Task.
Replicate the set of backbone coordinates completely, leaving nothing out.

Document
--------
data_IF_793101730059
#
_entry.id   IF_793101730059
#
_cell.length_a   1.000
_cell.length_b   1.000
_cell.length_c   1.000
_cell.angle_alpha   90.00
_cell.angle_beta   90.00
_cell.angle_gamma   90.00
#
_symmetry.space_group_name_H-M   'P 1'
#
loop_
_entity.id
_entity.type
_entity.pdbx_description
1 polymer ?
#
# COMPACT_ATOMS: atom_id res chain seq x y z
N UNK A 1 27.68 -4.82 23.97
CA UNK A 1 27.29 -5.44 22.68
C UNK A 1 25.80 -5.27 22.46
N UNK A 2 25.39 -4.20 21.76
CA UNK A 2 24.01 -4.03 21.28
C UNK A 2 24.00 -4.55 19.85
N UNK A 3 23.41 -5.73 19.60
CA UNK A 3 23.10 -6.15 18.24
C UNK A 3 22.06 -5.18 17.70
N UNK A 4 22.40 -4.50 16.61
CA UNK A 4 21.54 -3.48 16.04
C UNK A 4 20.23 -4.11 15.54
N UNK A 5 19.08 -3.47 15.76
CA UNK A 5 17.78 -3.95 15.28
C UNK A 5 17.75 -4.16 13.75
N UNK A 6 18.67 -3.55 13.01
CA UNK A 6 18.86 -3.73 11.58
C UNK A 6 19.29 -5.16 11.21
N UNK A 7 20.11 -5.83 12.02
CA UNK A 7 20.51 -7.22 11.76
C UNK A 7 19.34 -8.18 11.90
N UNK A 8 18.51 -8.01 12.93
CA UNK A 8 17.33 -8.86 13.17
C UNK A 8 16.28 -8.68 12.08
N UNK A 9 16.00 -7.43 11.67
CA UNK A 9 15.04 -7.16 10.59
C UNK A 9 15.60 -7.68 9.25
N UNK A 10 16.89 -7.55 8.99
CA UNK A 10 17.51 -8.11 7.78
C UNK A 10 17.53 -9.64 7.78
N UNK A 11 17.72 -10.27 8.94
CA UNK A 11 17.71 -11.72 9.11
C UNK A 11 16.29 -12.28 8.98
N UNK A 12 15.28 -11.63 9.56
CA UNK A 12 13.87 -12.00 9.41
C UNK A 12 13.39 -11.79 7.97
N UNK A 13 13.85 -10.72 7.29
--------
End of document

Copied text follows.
data_IF_793101730059
#
_entry.id   IF_793101730059
#
_cell.length_a   1.000
_cell.length_b   1.000
_cell.length_c   1.000
_cell.angle_alpha   90.00
_cell.angle_beta   90.00
_cell.angle_gamma   90.00
#
_symmetry.space_group_name_H-M   'P 1'
#
loop_
_entity.id
_entity.type
_entity.pdbx_description
1 polymer ?
#
# COMPACT_ATOMS: atom_id res chain seq x y z
N UNK A 1 27.68 -4.82 23.97
CA UNK A 1 27.29 -5.44 22.68
C UNK A 1 25.80 -5.27 22.46
N UNK A 2 25.39 -4.20 21.76
CA UNK A 2 24.01 -4.03 21.28
C UNK A 2 24.00 -4.55 19.85
N UNK A 3 23.41 -5.73 19.60
CA UNK A 3 23.10 -6.15 18.24
C UNK A 3 22.06 -5.18 17.70
N UNK A 4 22.40 -4.50 16.61
CA UNK A 4 21.54 -3.48 16.04
C UNK A 4 20.23 -4.11 15.54
N UNK A 5 19.08 -3.47 15.76
CA UNK A 5 17.78 -3.95 15.28
C UNK A 5 17.75 -4.16 13.75
N UNK A 6 18.67 -3.55 13.01
CA UNK A 6 18.86 -3.73 11.58
C UNK A 6 19.29 -5.16 11.21
N UNK A 7 20.11 -5.83 12.02
CA UNK A 7 20.51 -7.22 11.76
C UNK A 7 19.34 -8.18 11.90
N UNK A 8 18.51 -8.01 12.93
CA UNK A 8 17.33 -8.86 13.17
C UNK A 8 16.28 -8.68 12.08
N UNK A 9 16.00 -7.43 11.67
CA UNK A 9 15.04 -7.16 10.59
C UNK A 9 15.60 -7.68 9.25
N UNK A 10 16.89 -7.55 8.99
CA UNK A 10 17.51 -8.11 7.78
C UNK A 10 17.53 -9.64 7.78
N UNK A 11 17.72 -10.27 8.94
CA UNK A 11 17.71 -11.72 9.11
C UNK A 11 16.29 -12.28 8.98
N UNK A 12 15.28 -11.63 9.56
CA UNK A 12 13.87 -12.00 9.41
C UNK A 12 13.39 -11.79 7.97
N UNK A 13 13.85 -10.72 7.29